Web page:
In response to these concerns, the Mass Casualty Triage Research Team is developing a mobile application that will streamline triage within an emergency department, detect surges of patients, and improve communication between first responders and hospital personnel. When a surge is detected, this application will begin using triage algorithms that are evidence based to properly triage patients from the specific type of incident. As an example, research previously conducted by the Mass Casualty Triage Research Team proves that oxygen saturation — as measured by pulse oximetry — is a major determinant for the condition of a patient who has been exposed to an IGSA.11, 12 If an incident involving an IGSA is detected, patients will be triaged using an algorithm which focuses largely on oxygen saturation. Information gathered from this survey will assist Dr. Culley’s research team to develop tools to improve the response to IGSA incidents.

Wireless Information System for Emergency Responders (WISER) and Pulse Oximetry (SpO2)

WISER13 is a free mobile application developed by the National Library of Medicine (NLM) to assist first responders during hazardous material incidents. With this application, first responders determine the identity of a released chemical, collect information on the chemical, and receive information on important signs and symptoms to look for in a person that has been exposed to the chemical. WISER could be particularly helpful to responders in rural areas where specialized hazmat detection equipment or teams are not as readily available to responders in urban settings. The purpose of this survey was to learn more about the knowledge and application of such tools as WISER and SpO2 by rural and urban first responders during IGSA incidents.

Pulse Oximetry uses a small sensor that is placed on a fingertip or earlobe for measuring a person’s oxygen saturation. SpO2 is used by some first responders and during triage in EDs as a measure of respiratory function. It has the potential to provide an early indication of respiratory injury severity after a chlorine exposure. In developing a triage algorithm for IGSA disasters that rely on oxygen saturation data, it is important that we understand the availability of SpO2 equipment to first responders.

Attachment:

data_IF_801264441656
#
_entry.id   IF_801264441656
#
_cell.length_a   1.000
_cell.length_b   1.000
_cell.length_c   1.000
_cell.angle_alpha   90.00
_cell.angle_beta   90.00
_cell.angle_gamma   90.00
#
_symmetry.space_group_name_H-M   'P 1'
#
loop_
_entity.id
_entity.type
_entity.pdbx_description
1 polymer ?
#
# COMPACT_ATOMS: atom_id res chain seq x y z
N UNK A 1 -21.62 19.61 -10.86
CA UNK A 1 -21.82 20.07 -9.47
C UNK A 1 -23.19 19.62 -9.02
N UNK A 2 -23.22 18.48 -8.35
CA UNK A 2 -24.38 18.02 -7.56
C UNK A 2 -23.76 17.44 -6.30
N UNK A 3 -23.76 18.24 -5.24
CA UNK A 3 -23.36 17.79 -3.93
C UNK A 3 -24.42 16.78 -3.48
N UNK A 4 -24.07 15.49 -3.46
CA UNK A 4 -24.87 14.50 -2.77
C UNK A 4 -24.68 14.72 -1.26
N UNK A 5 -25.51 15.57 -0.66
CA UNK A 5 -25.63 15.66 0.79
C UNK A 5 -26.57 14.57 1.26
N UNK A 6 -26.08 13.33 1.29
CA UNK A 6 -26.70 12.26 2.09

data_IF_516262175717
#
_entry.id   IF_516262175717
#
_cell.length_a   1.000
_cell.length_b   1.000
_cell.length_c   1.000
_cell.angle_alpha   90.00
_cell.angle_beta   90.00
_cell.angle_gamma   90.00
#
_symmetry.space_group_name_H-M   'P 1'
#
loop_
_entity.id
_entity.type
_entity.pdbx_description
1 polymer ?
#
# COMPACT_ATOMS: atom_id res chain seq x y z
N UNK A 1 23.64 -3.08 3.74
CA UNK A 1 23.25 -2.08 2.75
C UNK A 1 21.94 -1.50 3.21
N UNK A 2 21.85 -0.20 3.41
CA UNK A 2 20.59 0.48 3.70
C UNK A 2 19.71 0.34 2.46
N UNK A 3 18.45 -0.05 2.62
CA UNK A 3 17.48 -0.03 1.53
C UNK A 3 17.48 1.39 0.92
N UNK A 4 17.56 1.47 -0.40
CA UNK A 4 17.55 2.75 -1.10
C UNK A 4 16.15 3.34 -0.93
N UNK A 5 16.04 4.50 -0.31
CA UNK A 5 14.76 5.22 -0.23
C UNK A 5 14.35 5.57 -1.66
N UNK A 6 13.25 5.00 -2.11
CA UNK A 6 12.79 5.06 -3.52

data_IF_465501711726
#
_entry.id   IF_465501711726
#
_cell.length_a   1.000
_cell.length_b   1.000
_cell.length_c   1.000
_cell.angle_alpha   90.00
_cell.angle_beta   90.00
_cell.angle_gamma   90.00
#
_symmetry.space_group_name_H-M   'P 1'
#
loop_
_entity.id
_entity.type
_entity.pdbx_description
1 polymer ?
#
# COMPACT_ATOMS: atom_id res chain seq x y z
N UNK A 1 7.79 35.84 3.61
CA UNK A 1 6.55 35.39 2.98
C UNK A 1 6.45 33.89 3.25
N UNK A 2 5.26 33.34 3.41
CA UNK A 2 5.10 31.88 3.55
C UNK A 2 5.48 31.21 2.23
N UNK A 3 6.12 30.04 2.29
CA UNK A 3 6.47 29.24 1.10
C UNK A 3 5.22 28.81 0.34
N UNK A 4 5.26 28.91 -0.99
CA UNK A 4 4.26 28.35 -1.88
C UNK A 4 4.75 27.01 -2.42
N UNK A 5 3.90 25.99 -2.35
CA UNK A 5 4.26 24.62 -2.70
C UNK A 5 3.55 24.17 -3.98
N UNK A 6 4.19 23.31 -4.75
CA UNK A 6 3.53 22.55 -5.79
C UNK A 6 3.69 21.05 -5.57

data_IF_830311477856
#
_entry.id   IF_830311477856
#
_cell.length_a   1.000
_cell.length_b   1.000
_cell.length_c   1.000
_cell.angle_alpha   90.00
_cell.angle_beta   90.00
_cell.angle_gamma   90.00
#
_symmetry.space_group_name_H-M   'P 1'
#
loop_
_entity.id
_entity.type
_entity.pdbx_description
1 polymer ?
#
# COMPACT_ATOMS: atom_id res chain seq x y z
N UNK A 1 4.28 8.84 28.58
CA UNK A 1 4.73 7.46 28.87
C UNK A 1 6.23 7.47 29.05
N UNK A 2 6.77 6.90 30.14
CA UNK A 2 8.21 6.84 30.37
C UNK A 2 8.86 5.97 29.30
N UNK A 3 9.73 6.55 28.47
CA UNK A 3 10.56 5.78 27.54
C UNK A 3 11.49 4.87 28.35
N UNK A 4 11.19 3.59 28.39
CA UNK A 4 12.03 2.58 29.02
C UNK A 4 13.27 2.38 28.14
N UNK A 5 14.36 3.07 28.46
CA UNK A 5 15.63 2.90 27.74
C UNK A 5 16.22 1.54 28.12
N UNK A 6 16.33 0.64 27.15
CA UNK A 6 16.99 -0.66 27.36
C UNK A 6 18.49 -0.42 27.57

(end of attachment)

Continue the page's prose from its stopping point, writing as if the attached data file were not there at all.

The Survey

The survey included 39 questions to gather information regarding demographics, use of various tools onsite (e.g. WISER), communication protocols, triage methods and assessment tools (e.g. SpO2) used by first responders to a potential chemical incident. Scenarios where also included which required participants to determine the order in which they would complete a set of tasks based on priority. Paper and pencil surveys were used to collect information. Participants self-identified as working in either an urban or rural setting. Results were collected from 47 participants. Responses were then compared from first responders who work in rural versus in urban settings.


Participants indicated that 57 percent work in rural settings and 42 percent in urban settings. The majority of participants from both settings — 52 percent of rural, and 59 percent of urban — had more than 21 years of experience. Forty-three percent of both groups were between the ages of 18 and 44, and 56 percent were 45 years or older. Of those from rural settings, 73 percent indicated that they work as volunteer first responders, while 82 percent from urban areas indicate that they hold paid positions as first responders. We then compared the use of various tools by urban versus rural settings. Across all backgrounds, regardless of experience level and urban versus rural settings, participants consistently cited the Emergency Response Guidebook (ERG) as their main source of information when responding to a chemical incident. Most participants indicated that they also use smartphones on scene as part of their response to emergencies. Of the participants who provided information on the availability of SpO2 equipment, 92 percent of first responders from urban settings, and 72 percent from rural settings indicated that SpO2 equipment is usually/always available to them.